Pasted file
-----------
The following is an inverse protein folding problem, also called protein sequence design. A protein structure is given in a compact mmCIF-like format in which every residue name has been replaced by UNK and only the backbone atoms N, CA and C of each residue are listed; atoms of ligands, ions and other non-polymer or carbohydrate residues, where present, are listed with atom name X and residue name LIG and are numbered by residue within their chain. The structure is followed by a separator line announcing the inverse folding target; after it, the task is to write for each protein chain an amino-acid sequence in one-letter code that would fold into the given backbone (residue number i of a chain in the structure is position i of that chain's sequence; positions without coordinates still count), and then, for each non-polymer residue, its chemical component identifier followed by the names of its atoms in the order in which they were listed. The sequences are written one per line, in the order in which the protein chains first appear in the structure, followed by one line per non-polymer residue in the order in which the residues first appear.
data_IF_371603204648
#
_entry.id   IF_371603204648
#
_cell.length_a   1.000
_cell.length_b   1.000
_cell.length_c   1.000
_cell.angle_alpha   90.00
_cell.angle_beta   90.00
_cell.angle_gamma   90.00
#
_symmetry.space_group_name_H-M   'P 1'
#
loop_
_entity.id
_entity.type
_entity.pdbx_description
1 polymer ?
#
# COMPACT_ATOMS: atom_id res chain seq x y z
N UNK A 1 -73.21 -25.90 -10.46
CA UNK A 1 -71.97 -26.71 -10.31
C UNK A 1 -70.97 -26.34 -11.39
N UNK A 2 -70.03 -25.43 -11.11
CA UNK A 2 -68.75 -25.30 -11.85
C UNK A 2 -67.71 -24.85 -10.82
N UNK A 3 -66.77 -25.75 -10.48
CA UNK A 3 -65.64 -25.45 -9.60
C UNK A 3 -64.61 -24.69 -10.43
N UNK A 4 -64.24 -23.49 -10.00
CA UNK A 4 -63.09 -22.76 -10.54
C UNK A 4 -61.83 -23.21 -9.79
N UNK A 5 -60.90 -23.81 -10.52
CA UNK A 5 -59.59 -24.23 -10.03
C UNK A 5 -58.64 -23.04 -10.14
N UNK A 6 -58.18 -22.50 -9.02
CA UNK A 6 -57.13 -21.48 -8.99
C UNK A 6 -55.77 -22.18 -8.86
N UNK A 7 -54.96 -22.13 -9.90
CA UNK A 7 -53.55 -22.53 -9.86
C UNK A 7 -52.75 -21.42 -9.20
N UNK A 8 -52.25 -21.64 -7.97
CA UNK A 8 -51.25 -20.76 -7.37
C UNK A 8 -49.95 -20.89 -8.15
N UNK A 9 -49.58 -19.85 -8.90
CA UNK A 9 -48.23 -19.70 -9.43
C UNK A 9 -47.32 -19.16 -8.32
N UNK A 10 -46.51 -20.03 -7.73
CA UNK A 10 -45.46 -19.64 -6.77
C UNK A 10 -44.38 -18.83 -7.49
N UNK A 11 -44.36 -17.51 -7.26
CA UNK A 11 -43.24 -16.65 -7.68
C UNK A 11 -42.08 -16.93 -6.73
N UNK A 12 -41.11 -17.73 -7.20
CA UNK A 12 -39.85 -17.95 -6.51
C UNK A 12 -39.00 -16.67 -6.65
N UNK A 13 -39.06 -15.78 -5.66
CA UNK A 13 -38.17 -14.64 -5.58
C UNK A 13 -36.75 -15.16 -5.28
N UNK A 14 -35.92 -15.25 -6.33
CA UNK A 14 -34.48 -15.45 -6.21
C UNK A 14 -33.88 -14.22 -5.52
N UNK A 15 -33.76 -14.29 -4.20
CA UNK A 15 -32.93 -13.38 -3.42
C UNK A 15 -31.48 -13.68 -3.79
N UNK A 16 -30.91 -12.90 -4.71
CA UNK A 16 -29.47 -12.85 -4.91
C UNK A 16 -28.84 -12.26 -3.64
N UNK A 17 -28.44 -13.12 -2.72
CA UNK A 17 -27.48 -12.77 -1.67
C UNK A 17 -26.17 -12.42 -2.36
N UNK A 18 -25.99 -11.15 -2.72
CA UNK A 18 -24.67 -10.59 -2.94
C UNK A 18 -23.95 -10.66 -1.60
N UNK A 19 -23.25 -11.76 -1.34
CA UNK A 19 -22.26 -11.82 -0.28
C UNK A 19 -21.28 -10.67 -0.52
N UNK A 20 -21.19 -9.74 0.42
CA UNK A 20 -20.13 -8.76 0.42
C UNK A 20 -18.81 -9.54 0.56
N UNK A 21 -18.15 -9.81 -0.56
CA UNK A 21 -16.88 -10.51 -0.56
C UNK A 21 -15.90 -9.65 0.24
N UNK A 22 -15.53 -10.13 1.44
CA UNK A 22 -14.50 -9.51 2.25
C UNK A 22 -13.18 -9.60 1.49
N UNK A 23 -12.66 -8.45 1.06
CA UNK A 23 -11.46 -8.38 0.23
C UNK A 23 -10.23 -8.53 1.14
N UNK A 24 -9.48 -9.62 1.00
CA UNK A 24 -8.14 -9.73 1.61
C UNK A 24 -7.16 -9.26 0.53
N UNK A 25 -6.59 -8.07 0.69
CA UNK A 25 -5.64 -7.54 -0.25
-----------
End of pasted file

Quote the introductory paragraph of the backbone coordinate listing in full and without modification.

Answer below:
The following is an inverse protein folding problem, also called protein sequence design. A protein structure is given in a compact mmCIF-like format in which every residue name has been replaced by UNK and only the backbone atoms N, CA and C of each residue are listed; atoms of ligands, ions and other non-polymer or carbohydrate residues, where present, are listed with atom name X and residue name LIG and are numbered by residue within their chain. The structure is followed by a separator line announcing the inverse folding target; after it, the task is to write for each protein chain an amino-acid sequence in one-letter code that would fold into the given backbone (residue number i of a chain in the structure is position i of that chain's sequence; positions without coordinates still count), and then, for each non-polymer residue, its chemical component identifier followed by the names of its atoms in the order in which they were listed. The sequences are written one per line, in the order in which the protein chains first appear in the structure, followed by one line per non-polymer residue in the order in which the residues first appear.